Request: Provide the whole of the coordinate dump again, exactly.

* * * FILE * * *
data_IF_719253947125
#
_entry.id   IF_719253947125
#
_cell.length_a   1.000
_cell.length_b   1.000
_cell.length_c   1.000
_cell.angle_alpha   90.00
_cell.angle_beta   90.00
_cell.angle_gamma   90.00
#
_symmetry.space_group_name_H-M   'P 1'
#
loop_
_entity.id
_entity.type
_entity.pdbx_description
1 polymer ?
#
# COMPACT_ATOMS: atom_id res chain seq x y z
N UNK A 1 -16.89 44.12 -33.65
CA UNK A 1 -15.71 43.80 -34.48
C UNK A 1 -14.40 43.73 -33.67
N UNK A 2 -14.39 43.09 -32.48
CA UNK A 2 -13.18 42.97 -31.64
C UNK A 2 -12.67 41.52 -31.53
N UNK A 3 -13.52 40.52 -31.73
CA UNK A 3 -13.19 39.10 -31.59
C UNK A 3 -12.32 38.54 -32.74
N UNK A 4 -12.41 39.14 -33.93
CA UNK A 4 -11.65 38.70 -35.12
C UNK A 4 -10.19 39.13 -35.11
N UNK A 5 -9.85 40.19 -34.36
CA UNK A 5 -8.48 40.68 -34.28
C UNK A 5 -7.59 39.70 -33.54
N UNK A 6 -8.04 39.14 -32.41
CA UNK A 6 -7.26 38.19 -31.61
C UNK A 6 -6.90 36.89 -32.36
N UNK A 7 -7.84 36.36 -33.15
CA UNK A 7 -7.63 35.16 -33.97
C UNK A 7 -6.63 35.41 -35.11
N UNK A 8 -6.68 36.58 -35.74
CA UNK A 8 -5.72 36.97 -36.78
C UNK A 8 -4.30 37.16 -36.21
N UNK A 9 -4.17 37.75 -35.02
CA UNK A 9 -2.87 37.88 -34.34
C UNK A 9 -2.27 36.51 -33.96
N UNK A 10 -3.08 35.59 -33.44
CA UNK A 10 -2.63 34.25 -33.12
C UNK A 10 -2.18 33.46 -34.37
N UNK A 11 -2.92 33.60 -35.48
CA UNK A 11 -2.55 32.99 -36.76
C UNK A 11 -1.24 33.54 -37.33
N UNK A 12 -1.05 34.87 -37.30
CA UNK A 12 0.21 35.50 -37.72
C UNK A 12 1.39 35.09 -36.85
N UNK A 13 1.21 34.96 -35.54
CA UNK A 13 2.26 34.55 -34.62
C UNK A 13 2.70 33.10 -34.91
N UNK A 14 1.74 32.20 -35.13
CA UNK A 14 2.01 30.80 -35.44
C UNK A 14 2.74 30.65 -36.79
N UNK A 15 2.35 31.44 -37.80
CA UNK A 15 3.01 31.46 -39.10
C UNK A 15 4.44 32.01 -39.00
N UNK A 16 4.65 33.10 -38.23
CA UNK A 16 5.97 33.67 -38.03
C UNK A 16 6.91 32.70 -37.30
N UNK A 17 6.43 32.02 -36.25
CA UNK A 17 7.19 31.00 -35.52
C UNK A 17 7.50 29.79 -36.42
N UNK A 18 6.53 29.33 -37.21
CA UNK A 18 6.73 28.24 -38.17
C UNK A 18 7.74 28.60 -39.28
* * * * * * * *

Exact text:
data_IF_719253947125
#
_entry.id   IF_719253947125
#
_cell.length_a   1.000
_cell.length_b   1.000
_cell.length_c   1.000
_cell.angle_alpha   90.00
_cell.angle_beta   90.00
_cell.angle_gamma   90.00
#
_symmetry.space_group_name_H-M   'P 1'
#
loop_
_entity.id
_entity.type
_entity.pdbx_description
1 polymer ?
#
# COMPACT_ATOMS: atom_id res chain seq x y z
N UNK A 1 -16.89 44.12 -33.65
CA UNK A 1 -15.71 43.80 -34.48
C UNK A 1 -14.40 43.73 -33.67
N UNK A 2 -14.39 43.09 -32.48
CA UNK A 2 -13.18 42.97 -31.64
C UNK A 2 -12.67 41.52 -31.53
N UNK A 3 -13.52 40.52 -31.73
CA UNK A 3 -13.19 39.10 -31.59
C UNK A 3 -12.32 38.54 -32.74
N UNK A 4 -12.41 39.14 -33.93
CA UNK A 4 -11.65 38.70 -35.12
C UNK A 4 -10.19 39.13 -35.11
N UNK A 5 -9.85 40.19 -34.36
CA UNK A 5 -8.48 40.68 -34.28
C UNK A 5 -7.59 39.70 -33.54
N UNK A 6 -8.04 39.14 -32.41
CA UNK A 6 -7.26 38.19 -31.61
C UNK A 6 -6.90 36.89 -32.36
N UNK A 7 -7.84 36.36 -33.15
CA UNK A 7 -7.63 35.16 -33.97
C UNK A 7 -6.63 35.41 -35.11
N UNK A 8 -6.68 36.58 -35.74
CA UNK A 8 -5.72 36.97 -36.78
C UNK A 8 -4.30 37.16 -36.21
N UNK A 9 -4.17 37.75 -35.02
CA UNK A 9 -2.87 37.88 -34.34
C UNK A 9 -2.27 36.51 -33.96
N UNK A 10 -3.08 35.59 -33.44
CA UNK A 10 -2.63 34.25 -33.12
C UNK A 10 -2.18 33.46 -34.37
N UNK A 11 -2.92 33.60 -35.48
CA UNK A 11 -2.55 32.99 -36.76
C UNK A 11 -1.24 33.54 -37.33
N UNK A 12 -1.05 34.87 -37.30
CA UNK A 12 0.21 35.50 -37.72
C UNK A 12 1.39 35.09 -36.85
N UNK A 13 1.21 34.96 -35.54
CA UNK A 13 2.26 34.55 -34.62
C UNK A 13 2.70 33.10 -34.91
N UNK A 14 1.74 32.20 -35.13
CA UNK A 14 2.01 30.80 -35.44
C UNK A 14 2.74 30.65 -36.79
N UNK A 15 2.35 31.44 -37.80
CA UNK A 15 3.01 31.46 -39.10
C UNK A 15 4.44 32.01 -39.00
N UNK A 16 4.65 33.10 -38.23
CA UNK A 16 5.97 33.67 -38.03
C UNK A 16 6.91 32.70 -37.30
N UNK A 17 6.43 32.02 -36.25
CA UNK A 17 7.19 31.00 -35.52
C UNK A 17 7.50 29.79 -36.42
N UNK A 18 6.53 29.33 -37.21
CA UNK A 18 6.73 28.24 -38.17
C UNK A 18 7.74 28.60 -39.28